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Oxfam report: The power of education to fight inequality

school in santa cruz nicaragua
School in Santa Cruz, Nicaragua. Photo: William Vest-Lillesø

Inequality is reaching new extremes. Significant increases in inequality of both income and wealth are leading to larger gaps between rich and poor, men and women.

This is creating serious obstacles to overcoming poverty and exclusion, and stopping us from beating poverty. With women substantially over-represented in the ranks of the poorest, this is also reinforcing gender inequality, blocking progress on women’s rights. These inequalities threaten to pull our societies apart, and unravel the social contract between state and citizen, by undermining social cohesion and eroding democratic institutions.

But inequality is not inevitable. It is a political choice. It is the result of deliberate policy choices made by governments and international organizations. Conversely, it is now broadly agreed by most global policy makers that extreme inequality is also avoidable, and that concrete steps can be taken to reduce inequality.

Good-quality education can be liberating for individuals, and it can act as a leveller and equalizer within society. This report will show the unparalleled power of education to level the playing field, to help close the growing divides, and bring us closer together.

Find the report and the summary at Oxfam.org

Bangladesh: Transformative tailoring for Rohingya women

Elderly lady smiles
Credit: Caroline Leal/Oxfam

Gender dynamics in the largest refugee settlement in the world

“You have come to this country as a guest,” Shompa, 60 years old, says to Caroline Leal from Oxfam as she sits in Shompa’s shelter in Camp 22 in the Unchiprang camp in the Cox’s Bazar district of Bangladesh. “Well, so have I. And, just like you, I want to return home.”

It’s been two years since over 700,000 Rohingya, a stateless Muslim minority in Myanmar, fled their home to Bangladesh. Their exodus to seek safety began on August 25, 2017 after violence broke out in Myanmar’s Rakhine State.

Bangladesh is now the host of the largest refugee settlement in the world. More than half the Rohingya refugees are women, and 60 percent of the female population are under 18 years of age.

Although Shompa is safe from the violence she was subjected to in Myanmar, she and thousands of Rohingya women still continue to face huge challenges in the refugee settlements. Gender dynamics, trauma endured in Myanmar and pre-existing cultural and social norms are proving to be major factors for women to overcome.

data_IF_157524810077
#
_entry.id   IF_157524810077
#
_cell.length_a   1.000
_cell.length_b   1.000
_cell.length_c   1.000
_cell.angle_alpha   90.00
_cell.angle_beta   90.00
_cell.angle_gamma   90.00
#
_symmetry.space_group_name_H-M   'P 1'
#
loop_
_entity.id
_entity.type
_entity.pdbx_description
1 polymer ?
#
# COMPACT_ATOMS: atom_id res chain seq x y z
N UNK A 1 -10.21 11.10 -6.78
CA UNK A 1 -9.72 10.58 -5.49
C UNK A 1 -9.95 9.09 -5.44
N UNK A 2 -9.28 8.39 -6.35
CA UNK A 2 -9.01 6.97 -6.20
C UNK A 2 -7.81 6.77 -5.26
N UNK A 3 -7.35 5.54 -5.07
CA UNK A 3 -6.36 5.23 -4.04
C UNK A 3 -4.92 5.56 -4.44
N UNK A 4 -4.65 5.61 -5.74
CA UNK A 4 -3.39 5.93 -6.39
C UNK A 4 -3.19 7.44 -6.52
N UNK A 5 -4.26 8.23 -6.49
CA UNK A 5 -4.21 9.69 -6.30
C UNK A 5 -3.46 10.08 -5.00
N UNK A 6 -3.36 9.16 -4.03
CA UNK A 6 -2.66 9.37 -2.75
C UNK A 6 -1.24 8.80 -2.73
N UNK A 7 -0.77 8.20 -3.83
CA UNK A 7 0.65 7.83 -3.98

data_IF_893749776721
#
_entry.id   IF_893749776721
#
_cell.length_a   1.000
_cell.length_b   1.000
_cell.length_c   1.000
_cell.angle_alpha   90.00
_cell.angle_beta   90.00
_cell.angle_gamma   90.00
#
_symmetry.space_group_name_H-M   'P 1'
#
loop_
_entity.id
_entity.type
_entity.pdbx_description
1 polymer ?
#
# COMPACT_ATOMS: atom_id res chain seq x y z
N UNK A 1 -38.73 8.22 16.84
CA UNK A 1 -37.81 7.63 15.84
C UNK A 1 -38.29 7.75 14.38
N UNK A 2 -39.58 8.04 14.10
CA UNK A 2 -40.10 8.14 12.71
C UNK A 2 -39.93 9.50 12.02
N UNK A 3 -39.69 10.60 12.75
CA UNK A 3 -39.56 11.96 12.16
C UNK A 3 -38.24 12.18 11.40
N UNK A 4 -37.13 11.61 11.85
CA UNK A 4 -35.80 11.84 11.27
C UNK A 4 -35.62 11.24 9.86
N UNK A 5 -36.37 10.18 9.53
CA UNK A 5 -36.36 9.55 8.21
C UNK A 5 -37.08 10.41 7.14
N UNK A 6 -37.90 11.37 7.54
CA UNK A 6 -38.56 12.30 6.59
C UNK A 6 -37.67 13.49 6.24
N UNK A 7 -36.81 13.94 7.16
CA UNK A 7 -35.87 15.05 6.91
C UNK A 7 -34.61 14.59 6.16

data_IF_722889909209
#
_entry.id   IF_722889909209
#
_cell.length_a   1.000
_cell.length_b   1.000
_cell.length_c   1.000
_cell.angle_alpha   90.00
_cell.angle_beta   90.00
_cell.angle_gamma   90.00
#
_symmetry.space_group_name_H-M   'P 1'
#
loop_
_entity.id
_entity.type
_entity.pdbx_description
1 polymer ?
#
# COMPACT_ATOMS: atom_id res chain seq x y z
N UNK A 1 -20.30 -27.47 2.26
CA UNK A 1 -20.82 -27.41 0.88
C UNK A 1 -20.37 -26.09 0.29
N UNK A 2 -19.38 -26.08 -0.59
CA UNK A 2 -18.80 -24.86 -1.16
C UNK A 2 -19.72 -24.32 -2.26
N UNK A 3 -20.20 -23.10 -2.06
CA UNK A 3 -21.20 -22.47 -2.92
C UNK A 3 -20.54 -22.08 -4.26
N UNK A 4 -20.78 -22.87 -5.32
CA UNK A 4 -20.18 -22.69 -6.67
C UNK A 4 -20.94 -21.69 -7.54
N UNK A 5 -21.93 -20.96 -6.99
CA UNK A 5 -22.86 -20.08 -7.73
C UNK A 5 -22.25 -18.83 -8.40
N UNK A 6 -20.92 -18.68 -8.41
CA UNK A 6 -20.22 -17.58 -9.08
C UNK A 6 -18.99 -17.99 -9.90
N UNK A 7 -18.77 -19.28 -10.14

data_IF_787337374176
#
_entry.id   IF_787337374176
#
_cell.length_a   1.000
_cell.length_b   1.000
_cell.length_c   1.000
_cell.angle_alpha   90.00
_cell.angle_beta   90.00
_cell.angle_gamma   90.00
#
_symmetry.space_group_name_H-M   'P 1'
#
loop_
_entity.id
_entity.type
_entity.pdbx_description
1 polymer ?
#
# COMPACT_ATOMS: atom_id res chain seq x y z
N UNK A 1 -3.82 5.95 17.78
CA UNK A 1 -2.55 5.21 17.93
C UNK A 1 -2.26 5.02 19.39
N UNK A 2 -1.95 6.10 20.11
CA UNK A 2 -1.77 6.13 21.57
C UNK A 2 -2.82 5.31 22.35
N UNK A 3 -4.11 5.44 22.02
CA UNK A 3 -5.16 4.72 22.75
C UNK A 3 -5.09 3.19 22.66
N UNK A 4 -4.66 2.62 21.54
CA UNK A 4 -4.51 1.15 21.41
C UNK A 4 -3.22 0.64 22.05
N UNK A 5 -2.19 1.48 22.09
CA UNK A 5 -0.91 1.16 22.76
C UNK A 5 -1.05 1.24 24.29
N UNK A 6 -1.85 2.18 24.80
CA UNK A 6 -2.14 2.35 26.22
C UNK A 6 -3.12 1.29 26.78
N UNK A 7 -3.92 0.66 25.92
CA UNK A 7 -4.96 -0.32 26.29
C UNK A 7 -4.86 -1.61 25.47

“When fleeing our home, it was too dangerous to grab any belongings. We had no choice but to escape to Bangladesh with only the clothes on our back,” Shompa said.

This is particularly problematic for Rohingya women in the camp as the community’s traditional practice of purdah, which is the screening of women from men or strangers, is still observed. The lack of proper clothing has greatly affected the ability of Rohingya refugee women to move freely around the camps.

Back in Rakhine, women did not need a burqa to access latrines and water points, as these were close to their homes and they lived with their relatives. But the reality in Camp 22 is different.

“When I needed to go outdoors, I had to see if there were any men around,” Shompa said. “Because of this [lack of proper clothing], I often couldn’t go outside.”

Working directly with Rohingya women and members of the host community in the district of Cox’s Bazar, Oxfam decided to help address this challenge. Through Oxfam’s protection and sustainable livelihoods program, a project was designed which involves the distribution of nine different fabrics along with tailoring vouchers. These vouchers can be used at local shops in the host community, and mean that Rohingya women are able to have garments that are culturally appropriate.

A common thread

Refugee man tailors clothes
Credit: Caroline Leal/Oxfam

A short drive away from Camp 22, the small town of Chakmaara is filled with shops and tuk-tuks. On the second floor of the plaza, Noor Mohammed, a local tailor, fills out orders inside his brightly painted shop. Fabric, buttons and thread fill every corner.

“On my own, I couldn’t complete all of the orders! I had six tailors working but had to hire five more,” Mohammed said.

Mohammed is one of the local vendors participating in Oxfam’s tailoring voucher program.

The impact of the Rohingya refugee camps on a host community that is already one of the poorest in Bangladesh is undeniable.

“Since the construction of the camps, the cost of daily life and goods has risen significantly,” says Mohammed. “One kilogram of potatoes usually cost six Taka (approximately $0.10 CAD). Today, it’s around 22 Taka.”

Cost increases are also affecting businesses. Before the influx, business owners like Mohammed averaged a monthly profit of 5000 Taka (approximately $77 CAD). That average has been cut by more than half, hovering around 2000 Taka.

Since the launch of the tailoring voucher program, Mohammed’s business has prospered. In the past three months alone, he and his team have made 1,400 garments.